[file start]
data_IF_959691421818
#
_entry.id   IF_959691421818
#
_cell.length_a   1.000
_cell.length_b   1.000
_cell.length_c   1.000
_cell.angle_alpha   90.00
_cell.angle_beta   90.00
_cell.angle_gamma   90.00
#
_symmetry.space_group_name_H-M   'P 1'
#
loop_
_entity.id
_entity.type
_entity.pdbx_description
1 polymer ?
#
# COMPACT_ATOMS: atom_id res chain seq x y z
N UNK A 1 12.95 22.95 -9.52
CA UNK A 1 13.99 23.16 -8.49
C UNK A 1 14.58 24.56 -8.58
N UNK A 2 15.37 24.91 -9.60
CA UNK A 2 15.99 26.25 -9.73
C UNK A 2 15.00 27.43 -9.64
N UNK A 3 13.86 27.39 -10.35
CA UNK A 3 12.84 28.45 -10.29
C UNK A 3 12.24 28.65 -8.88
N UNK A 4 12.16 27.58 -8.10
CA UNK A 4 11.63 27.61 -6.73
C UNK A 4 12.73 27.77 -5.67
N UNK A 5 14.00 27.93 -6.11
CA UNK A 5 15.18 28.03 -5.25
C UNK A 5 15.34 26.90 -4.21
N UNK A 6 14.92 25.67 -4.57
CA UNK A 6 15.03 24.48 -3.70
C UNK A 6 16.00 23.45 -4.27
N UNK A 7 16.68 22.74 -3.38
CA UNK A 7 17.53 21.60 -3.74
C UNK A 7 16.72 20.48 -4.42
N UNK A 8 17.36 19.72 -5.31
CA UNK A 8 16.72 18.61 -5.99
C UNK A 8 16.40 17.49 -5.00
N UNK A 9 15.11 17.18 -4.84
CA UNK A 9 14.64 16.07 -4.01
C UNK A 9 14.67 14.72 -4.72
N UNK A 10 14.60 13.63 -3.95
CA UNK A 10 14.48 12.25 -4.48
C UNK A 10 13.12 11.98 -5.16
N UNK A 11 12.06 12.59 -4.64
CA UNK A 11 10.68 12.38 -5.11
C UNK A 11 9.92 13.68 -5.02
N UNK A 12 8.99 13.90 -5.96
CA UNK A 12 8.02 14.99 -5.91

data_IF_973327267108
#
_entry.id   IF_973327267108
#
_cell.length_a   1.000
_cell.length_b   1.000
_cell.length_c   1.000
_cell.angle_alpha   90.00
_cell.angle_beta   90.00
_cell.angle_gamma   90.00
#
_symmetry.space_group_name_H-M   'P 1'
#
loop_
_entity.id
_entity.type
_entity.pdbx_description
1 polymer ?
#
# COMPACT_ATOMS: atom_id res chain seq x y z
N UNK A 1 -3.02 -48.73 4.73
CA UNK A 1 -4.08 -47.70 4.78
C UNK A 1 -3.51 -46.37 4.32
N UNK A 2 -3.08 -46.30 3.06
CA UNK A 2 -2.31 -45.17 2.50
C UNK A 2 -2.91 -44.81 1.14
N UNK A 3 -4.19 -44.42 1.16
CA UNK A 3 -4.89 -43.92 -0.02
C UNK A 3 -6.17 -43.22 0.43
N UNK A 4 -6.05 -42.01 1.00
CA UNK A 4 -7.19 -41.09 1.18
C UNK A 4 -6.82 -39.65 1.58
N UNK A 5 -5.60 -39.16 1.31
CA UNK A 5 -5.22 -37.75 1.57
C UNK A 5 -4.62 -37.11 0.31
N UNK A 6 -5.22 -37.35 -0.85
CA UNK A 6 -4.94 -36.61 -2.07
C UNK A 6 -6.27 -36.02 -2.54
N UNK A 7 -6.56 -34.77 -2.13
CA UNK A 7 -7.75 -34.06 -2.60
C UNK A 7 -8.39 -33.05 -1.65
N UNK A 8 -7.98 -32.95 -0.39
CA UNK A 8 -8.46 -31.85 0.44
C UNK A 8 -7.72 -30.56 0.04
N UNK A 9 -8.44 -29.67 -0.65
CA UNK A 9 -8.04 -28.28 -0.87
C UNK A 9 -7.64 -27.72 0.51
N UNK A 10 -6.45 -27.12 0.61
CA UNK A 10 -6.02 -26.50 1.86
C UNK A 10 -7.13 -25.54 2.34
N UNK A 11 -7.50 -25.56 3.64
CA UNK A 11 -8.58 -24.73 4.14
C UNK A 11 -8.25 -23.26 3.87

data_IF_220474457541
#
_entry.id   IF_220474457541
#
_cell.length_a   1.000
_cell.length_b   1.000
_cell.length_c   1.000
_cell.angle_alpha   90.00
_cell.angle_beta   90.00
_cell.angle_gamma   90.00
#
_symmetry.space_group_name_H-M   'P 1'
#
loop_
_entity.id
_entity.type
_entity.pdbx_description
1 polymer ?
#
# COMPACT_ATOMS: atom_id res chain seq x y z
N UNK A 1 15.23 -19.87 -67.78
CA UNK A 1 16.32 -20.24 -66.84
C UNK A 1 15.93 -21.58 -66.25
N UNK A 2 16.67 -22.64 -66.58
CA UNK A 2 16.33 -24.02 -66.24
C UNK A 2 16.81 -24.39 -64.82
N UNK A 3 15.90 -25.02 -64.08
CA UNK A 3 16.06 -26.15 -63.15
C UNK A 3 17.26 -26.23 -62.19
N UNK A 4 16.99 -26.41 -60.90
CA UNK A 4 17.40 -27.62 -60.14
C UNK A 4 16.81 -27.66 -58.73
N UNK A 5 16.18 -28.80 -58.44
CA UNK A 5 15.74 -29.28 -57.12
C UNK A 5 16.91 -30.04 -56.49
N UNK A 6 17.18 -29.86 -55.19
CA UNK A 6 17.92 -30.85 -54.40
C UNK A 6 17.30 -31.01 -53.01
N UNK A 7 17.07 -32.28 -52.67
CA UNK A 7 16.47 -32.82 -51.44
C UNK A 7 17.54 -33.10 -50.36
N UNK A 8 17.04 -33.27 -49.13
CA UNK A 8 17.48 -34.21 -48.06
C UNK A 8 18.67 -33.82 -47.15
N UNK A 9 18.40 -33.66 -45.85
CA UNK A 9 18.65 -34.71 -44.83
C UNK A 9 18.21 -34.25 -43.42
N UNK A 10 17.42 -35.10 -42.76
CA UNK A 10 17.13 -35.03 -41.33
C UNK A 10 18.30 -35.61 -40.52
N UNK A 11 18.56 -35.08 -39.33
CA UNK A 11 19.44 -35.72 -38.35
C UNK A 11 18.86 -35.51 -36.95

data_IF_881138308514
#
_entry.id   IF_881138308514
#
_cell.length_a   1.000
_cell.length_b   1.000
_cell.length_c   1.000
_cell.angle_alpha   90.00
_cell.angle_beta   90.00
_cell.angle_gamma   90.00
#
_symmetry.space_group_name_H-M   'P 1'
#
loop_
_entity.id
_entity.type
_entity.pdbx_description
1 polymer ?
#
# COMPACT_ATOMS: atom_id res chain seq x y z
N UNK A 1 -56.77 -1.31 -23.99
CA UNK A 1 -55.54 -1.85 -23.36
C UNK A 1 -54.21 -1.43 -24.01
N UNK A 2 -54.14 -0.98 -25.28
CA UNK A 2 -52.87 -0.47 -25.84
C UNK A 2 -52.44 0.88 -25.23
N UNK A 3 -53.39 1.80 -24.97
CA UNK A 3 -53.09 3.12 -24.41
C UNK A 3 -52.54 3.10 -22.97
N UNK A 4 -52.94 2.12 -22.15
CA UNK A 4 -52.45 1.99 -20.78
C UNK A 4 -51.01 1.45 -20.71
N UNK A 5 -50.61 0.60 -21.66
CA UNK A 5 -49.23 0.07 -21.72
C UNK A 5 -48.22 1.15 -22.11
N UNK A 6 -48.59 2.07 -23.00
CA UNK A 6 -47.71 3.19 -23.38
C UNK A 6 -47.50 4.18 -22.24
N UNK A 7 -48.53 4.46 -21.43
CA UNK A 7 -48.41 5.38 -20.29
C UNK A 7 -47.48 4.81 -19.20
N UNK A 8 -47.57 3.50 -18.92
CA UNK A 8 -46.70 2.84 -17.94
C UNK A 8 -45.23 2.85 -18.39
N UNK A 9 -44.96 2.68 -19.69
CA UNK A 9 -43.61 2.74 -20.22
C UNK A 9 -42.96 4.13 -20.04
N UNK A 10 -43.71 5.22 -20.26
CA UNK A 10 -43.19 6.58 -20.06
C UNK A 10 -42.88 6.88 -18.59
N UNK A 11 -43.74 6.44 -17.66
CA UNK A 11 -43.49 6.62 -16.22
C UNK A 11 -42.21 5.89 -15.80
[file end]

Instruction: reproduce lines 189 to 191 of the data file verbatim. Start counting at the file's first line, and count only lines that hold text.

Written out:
CA UNK A 3 -53.09 3.12 -24.41
C UNK A 3 -52.54 3.10 -22.97
N UNK A 4 -52.94 2.12 -22.15